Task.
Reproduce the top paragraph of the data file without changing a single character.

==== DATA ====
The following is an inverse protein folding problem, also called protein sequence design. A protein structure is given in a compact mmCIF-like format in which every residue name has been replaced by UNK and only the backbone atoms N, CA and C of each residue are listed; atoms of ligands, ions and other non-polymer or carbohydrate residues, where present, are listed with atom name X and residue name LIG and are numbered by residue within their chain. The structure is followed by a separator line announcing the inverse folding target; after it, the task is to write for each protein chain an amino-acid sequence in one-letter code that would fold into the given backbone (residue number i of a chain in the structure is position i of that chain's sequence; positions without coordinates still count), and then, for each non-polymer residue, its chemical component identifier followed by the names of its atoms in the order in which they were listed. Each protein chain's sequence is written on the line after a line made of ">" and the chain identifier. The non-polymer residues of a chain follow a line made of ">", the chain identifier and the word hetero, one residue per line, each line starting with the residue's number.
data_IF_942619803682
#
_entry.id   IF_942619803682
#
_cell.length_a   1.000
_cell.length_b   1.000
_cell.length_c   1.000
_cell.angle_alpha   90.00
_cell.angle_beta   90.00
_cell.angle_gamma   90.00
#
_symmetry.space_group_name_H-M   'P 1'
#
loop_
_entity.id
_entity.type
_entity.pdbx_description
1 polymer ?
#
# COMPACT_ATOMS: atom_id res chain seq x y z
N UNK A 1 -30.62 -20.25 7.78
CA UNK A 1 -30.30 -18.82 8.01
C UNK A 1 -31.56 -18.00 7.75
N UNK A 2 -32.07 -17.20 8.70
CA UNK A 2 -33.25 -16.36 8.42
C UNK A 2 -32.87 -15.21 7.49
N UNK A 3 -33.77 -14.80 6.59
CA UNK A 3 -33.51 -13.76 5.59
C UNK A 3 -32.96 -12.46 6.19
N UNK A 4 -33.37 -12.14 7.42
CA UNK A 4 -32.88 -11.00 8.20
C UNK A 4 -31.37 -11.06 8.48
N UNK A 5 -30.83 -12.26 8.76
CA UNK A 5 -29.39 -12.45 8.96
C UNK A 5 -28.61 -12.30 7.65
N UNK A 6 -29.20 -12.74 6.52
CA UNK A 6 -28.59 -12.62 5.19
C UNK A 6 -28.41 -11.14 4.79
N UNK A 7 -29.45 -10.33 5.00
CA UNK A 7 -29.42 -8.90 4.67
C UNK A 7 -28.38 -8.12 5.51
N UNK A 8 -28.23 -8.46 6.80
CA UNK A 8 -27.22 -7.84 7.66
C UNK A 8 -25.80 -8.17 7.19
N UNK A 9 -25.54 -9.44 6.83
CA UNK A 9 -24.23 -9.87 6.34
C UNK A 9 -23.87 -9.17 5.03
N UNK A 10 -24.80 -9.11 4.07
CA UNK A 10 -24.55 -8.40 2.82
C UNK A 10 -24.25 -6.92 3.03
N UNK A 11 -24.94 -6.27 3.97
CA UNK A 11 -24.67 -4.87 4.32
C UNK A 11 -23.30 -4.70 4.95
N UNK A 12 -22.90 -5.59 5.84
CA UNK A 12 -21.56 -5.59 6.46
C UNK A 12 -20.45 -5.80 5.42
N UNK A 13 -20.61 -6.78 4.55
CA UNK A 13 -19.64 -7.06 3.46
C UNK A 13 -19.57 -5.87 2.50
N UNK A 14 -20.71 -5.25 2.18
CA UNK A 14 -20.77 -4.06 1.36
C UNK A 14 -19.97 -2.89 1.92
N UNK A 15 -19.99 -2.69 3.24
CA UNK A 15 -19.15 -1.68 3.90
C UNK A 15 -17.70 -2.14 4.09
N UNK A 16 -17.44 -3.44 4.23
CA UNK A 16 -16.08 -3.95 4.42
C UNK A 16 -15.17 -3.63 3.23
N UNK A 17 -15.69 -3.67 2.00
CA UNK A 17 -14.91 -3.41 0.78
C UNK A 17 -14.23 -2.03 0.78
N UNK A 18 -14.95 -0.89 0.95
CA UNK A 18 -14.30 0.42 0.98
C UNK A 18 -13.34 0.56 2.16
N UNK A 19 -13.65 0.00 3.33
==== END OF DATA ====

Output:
The following is an inverse protein folding problem, also called protein sequence design. A protein structure is given in a compact mmCIF-like format in which every residue name has been replaced by UNK and only the backbone atoms N, CA and C of each residue are listed; atoms of ligands, ions and other non-polymer or carbohydrate residues, where present, are listed with atom name X and residue name LIG and are numbered by residue within their chain. The structure is followed by a separator line announcing the inverse folding target; after it, the task is to write for each protein chain an amino-acid sequence in one-letter code that would fold into the given backbone (residue number i of a chain in the structure is position i of that chain's sequence; positions without coordinates still count), and then, for each non-polymer residue, its chemical component identifier followed by the names of its atoms in the order in which they were listed. Each protein chain's sequence is written on the line after a line made of ">" and the chain identifier. The non-polymer residues of a chain follow a line made of ">", the chain identifier and the word hetero, one residue per line, each line starting with the residue's number.